It took a long time to get commissioned but when I found the right production company it all happened very quickly. I was in the Alps working on assignment in the new year and I got a call from a friend who said, “I’ve been at a party and was telling this producer there about your project and she’s really interested and wants to meet you”. So I met up with her and her business partner in late January and they liked the idea, re-cut it, wrote a treatment, and it was commissioned by More4 in April.

Now I’m back with the gypsies, trying to finish the project photographically, and I’m doing quite formal stuff, mainly portraits, details and landscapes, with a view to doing gallery, book-based pieces. I see myself as a communicator – whatever’s the right medium to tell a story, that’s what I use – but filmmaking has taught me a lot as a photographer. It makes you slow down and question what you’re doing and why you’re doing it. I was always someone who would photograph everything, but actually I think if you apply a strategy it can be more powerful.

Leo Maguire was talking to Rachel Segal Hamilton.

This article originally appeared on IdeasMag.


Monday, 13 February 2012

Unusually for photographers, Yves Marchand and Romain Meffre shoot images as a team, documenting the crumbling ruins of urban architecture in Detroit and elsewhere. The pair talk about their shared obsession with abandoned buildings and how their collaborative creative process works in practice…

We both grew up in the Paris area.

We had each been interested in photographing ruins since 2001. After we met in 2002, we started working together, making a systematic record of the changing urban landscape around Paris and then further afield in France, Belgium, England, Spain and Italy.

Before 2002 we used to work separately on the same places but it rapidly turned out to be counterproductive, as the pictures we made looked almost the same. When we began using a large format camera, at the beginning of our Detroit project, we found it was easier to work together. Generally, we share ideas in order to find and select the best point of view; we set up the equipment and then take the picture, using one camera. We think it's the fairest and most efficient way to take pictures. There are no real difficulties in the process; it all comes very naturally. Also, working as a duo helps us to carry out long projects.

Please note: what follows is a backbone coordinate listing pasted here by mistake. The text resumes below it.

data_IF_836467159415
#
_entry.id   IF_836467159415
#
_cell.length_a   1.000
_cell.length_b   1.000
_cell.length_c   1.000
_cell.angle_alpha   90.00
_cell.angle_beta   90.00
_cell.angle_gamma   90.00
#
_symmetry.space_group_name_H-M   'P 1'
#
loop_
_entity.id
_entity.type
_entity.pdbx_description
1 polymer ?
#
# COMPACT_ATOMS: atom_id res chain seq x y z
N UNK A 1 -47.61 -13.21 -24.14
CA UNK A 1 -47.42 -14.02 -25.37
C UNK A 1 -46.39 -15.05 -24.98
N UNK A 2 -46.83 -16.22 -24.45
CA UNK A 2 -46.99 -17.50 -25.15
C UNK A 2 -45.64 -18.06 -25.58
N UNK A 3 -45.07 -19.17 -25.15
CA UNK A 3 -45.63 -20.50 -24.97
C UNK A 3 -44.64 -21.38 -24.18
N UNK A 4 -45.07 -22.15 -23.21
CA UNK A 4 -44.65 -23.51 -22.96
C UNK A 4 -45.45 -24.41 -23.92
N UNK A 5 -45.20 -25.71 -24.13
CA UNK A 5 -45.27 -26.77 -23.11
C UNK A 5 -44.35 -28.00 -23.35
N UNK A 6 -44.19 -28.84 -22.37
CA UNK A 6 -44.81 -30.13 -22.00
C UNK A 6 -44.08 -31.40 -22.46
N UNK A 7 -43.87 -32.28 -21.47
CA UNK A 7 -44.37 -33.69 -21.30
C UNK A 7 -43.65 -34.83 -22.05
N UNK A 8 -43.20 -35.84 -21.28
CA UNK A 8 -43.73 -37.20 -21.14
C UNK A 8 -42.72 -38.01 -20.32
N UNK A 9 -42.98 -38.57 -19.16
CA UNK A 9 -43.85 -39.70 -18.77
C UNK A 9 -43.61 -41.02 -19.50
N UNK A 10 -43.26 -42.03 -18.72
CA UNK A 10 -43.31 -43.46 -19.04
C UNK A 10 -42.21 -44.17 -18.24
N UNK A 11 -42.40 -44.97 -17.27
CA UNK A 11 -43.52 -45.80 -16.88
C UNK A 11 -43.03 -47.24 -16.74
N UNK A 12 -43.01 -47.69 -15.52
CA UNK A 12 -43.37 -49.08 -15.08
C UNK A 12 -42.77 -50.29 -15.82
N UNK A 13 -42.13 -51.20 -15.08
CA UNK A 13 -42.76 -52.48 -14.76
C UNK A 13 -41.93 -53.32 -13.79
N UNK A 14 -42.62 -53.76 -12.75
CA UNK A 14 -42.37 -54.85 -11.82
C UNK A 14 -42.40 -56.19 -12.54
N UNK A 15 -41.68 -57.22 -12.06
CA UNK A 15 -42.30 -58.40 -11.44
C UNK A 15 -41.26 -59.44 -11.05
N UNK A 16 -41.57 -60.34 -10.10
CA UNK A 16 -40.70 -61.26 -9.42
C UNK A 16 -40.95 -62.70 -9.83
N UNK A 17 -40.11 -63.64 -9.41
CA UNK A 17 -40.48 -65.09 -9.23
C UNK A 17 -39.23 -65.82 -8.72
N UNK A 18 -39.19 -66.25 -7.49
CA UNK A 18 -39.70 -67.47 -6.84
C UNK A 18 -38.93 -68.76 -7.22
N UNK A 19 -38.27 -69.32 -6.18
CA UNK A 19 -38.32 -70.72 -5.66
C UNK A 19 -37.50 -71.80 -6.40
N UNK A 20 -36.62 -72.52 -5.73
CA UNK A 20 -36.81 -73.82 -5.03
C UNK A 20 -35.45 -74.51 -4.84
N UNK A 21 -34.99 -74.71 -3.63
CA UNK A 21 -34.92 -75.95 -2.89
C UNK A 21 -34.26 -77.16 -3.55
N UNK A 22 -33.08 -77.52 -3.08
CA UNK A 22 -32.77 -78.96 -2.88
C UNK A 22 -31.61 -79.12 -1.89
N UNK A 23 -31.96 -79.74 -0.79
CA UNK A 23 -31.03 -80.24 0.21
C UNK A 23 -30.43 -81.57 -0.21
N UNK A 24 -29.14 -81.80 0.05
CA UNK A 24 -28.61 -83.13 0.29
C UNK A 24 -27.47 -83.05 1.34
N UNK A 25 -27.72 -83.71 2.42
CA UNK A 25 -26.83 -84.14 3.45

Ruins fascinate us. They are evocative of our human nature and its paradoxes – our spectacular ability to create and self-destruct. To get access to some places requires authorisation; others have simply been left wide open. Of course, when you're visiting ruins you have to watch your step, but we don't feel like it's much more dangerous than crossing a busy street. And in Detroit, despite the bad reputation the city has, we’ve never had any trouble.

We work with a 4x5 large format camera and use a low contrast negative to give density to the pictures. We work mainly with a wide-angle lens – the converging lines produce a feeling of immersion – and we use perspective control, which is needed when dealing with buildings and volume, especially with architecture of a monumental scale. For some pictures, when we are shooting in a very dark place, we light the scene using a flashlight plugged into a motorcycle battery. Exposure time may last up to one hour in these situations.

Almost every visit [to a decaying building] offers something unique. Standing on the rooftop of a 40-storey abandoned tower with no elevators, looking down at the cityscape, and at the other buildings we previously visited, was a breathtaking experience; standing in apartments, schools and libraries, still full of books and furniture as though someone had just vanished from the room, gave us a really uncomfortable, apocalyptic feeling. All these moments are unforgettable for us.